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Supported Living

Supervised Living for Adults with Autism
What happens when my child becomes an adult and is no longer in school?
Where will my child live and still get the all support he needs?
How can my child transition safely to community living?

For most parents, helping their children “launch” – or transition to adulthood and learn to live independently – is a bittersweet milestone. But for parents of children with autism, this can be a very overwhelming and stressful process.  

At Lifeworks, we understand parents’ concerns for their children’s future, happiness and well-being. We also understand the complicated daily living challenges faced by many young adults with autism. That’s why we provide all the intensive supports necessary to ensure they will live safe, happy, fulfilling and productive lives in the community. 

All the Comforts of Home
For the last five years, Lifeworks has been developing specialized home environments with round-the-clock support where adults with autism thrive. With 1:3 staffing ratios or better, our team of autism experts all hold college degrees (many of them master’s level) and are trained in best practices –  including the Monarch Model, which emphasizes visual language supports and state-of-the-art technology.

Lifeworks residents live in comfortable, secure home settings that are specifically designed to encourage independence, as well as strengthen social, communication and functional life skills. Morning through night, each day is highly structured and consistent, yet residents are given appropriate choices of free-time activities and household responsibilities based on their preferences and skill levels. Whether it’s learning to prepare a favorite snack, folding a stack of laundry or playing a video game, each activity fosters self-sufficiency and personal growth.

Embedded in the charming Cleveland suburbs of Shaker Heights and University Heights, our residential settings include neighborhood group homes, as well as dormitory-style suites, complete with teaching kitchens and a range of supported social activities. Residences are within walking distance of many restaurants, groceries, shops, parks and collegiate sporting events. And just minutes away by car, Cleveland’s cultural and recreational destinations provide numerous opportunities for community involvement, including museums, community centers, libraries, Metroparks, theaters and more. Staff frequently take small groups of residents on outings to enhance their social experiences and practice communication skills. Many local establishments have become longtime favorites and welcome our clients on a regular basis.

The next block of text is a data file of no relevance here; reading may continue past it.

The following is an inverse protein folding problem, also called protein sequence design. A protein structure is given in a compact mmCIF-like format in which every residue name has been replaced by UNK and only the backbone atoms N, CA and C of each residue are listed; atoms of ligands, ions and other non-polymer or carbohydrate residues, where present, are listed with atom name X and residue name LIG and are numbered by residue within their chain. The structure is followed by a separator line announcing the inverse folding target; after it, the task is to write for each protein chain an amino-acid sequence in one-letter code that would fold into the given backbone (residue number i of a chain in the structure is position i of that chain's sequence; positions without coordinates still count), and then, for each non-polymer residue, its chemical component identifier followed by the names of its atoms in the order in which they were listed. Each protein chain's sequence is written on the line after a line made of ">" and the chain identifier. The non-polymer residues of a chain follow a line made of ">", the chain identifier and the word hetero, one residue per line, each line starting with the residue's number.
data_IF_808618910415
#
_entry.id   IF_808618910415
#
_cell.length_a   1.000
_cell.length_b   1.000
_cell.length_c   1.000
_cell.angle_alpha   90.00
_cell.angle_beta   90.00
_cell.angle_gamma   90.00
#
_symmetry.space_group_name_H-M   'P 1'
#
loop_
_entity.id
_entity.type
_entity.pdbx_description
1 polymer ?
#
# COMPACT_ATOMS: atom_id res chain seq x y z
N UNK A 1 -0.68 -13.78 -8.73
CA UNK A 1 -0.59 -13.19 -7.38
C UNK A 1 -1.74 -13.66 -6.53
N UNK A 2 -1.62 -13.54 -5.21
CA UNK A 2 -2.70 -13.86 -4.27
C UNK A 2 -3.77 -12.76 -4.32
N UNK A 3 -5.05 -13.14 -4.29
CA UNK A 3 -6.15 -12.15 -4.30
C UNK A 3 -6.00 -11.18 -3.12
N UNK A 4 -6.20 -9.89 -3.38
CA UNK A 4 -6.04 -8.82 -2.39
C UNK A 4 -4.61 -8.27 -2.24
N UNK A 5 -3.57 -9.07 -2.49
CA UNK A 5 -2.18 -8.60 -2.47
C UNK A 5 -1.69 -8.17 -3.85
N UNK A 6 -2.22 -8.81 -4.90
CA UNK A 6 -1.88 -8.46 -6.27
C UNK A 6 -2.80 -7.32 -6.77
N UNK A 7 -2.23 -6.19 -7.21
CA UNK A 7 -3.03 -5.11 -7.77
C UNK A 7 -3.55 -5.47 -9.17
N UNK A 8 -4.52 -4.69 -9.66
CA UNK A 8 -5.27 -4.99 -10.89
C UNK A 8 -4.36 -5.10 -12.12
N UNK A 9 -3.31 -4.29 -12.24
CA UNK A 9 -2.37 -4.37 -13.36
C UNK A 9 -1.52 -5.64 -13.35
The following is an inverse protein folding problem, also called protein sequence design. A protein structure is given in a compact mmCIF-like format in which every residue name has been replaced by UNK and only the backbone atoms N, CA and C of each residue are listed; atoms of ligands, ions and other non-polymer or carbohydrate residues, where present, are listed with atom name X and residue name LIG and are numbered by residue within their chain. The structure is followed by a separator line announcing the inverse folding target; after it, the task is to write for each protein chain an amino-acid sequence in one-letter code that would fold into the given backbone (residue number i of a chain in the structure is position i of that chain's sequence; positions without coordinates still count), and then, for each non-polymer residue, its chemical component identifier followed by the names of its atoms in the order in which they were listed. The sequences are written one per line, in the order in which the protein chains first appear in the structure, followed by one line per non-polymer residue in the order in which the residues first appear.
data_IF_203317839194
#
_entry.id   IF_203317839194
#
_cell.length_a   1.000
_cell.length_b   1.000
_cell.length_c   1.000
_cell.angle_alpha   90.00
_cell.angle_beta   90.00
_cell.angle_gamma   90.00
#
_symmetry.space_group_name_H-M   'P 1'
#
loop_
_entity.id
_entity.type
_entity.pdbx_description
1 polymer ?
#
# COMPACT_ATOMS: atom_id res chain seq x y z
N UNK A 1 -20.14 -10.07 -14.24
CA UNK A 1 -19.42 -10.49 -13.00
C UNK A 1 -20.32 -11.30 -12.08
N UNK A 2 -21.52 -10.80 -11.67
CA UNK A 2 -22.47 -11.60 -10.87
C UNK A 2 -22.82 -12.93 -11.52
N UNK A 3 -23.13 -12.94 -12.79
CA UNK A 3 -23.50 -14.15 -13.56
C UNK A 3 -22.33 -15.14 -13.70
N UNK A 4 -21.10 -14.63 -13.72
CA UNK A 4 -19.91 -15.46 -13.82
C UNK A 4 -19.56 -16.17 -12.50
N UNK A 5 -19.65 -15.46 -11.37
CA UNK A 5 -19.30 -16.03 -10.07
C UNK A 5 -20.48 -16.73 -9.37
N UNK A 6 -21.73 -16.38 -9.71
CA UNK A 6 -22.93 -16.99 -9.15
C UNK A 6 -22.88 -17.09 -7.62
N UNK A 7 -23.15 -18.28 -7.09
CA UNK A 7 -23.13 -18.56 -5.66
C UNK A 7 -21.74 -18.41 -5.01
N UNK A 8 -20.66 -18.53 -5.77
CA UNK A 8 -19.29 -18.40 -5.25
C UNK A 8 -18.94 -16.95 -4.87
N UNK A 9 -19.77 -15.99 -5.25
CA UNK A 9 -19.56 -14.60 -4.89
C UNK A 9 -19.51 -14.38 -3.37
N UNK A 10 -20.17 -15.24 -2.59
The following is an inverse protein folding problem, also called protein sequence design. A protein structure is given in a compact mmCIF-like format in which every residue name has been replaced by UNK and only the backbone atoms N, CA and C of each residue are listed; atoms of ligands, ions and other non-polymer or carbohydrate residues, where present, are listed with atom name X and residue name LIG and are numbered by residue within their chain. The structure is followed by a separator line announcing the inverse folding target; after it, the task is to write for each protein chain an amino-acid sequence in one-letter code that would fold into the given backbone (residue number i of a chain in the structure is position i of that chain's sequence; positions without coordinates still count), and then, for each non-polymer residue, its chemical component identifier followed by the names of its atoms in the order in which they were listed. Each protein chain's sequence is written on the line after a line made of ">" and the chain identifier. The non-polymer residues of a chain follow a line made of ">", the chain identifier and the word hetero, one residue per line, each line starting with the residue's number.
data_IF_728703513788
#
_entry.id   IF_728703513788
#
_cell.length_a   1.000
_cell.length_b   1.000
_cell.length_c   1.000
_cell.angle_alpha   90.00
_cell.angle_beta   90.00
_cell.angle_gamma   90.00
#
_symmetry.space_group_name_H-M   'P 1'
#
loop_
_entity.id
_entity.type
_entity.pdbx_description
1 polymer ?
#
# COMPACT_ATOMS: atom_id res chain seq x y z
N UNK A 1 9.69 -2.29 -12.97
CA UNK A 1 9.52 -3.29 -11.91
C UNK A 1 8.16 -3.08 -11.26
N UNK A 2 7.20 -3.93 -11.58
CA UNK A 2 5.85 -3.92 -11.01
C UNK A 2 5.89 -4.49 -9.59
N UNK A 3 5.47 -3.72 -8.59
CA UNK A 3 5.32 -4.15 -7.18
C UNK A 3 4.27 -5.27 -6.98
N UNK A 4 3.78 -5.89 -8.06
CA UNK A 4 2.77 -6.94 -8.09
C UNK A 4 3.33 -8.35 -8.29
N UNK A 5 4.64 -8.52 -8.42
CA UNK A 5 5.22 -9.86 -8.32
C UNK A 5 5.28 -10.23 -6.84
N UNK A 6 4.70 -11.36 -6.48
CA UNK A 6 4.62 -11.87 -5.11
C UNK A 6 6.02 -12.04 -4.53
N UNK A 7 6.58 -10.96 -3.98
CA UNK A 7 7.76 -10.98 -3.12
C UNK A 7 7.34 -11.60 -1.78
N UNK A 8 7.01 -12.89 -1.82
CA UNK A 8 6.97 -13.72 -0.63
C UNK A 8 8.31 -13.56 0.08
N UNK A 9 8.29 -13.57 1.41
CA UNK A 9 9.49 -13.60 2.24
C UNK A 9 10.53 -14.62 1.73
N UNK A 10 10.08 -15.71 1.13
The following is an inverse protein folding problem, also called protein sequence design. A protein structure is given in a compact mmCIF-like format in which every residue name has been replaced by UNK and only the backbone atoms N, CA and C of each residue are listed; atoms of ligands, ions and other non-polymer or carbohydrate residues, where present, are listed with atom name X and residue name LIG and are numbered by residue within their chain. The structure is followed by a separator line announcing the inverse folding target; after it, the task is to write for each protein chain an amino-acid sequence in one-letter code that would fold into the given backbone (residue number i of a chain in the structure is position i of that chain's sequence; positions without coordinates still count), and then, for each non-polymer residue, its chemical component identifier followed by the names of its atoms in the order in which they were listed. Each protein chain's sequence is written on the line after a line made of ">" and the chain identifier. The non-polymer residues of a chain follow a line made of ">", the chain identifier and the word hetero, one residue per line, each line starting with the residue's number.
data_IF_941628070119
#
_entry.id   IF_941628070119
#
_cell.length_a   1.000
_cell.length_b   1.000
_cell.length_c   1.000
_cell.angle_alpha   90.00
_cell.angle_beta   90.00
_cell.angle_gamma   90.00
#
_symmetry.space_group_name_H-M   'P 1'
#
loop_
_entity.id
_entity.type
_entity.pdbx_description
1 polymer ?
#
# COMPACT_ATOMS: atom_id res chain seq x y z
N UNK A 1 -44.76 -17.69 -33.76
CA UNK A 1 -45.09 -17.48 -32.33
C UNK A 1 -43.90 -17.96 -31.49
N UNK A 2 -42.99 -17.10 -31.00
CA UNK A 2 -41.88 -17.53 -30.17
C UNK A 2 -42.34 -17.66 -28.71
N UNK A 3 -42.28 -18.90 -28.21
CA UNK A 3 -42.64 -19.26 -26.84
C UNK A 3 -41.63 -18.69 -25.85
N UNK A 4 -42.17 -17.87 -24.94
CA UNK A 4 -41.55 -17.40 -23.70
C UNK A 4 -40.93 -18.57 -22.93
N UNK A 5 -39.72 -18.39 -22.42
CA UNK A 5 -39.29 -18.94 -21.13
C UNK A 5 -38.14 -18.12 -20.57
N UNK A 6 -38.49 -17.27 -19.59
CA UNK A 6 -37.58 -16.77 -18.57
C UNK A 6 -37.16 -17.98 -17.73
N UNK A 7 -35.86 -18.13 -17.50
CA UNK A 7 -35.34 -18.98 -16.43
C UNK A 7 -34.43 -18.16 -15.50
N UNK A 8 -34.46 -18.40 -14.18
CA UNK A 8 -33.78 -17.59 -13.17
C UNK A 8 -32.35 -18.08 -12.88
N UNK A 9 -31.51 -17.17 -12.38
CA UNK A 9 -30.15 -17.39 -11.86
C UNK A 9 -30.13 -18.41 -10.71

Ensuring the Right Support at the Right Time
At Lifeworks, we believe proper service and support for individuals with autism begins with proper assessment. Staff begin the pre-planning process well in advance of a resident’s arrival; then starting on day one, the Lifeworks team commences a 30-day appraisal of each client. While he or she acclimates to the new surroundings, adjusts to new faces and becomes familiar with new routines, the team gathers baseline information. A board certified behavior analyst (BCBA) or a professional under the supervision of a BCBA performs objective, individualized assessments in order to develop appropriate service goals.

When assessments are complete, a comprehensive, individualized service plan (ISP) is then prepared for each resident in close collaboration with the client and his or her family. This plan outlines all of the priority areas for skill development and establishes personalized goals. Our highly qualified staff implement the prescribed supports and interventions, which are based on the individual’s strengths, deficits, preferences, dislikes, supports, diagnoses and medications. If necessary, the plan also outlines recommended approaches for staff members to address challenging behaviors.

The ISP is a fluid document, thus, clients’ progress is continually monitored and pertinent data are collected on an ongoing basis so that necessary adjustments can be made in the treatment plan. Regular team meetings, as well as individual and group supervision, ensure consistency in approach and communication among staff so that clients receive the precise treatment and support they need at all times. If the resident also attends the Monarch Adult Autism Program (MAAP) for day services, the ISP is developed in full collaboration with his or her team to further optimize outcomes. 

For whatever length of time our clients wish to be part of our supported community, whether it’s a year or a decade, we will do everything possible to ensure it is a place where they can grow, a place where they will be supported and safe – a place they can call “home.”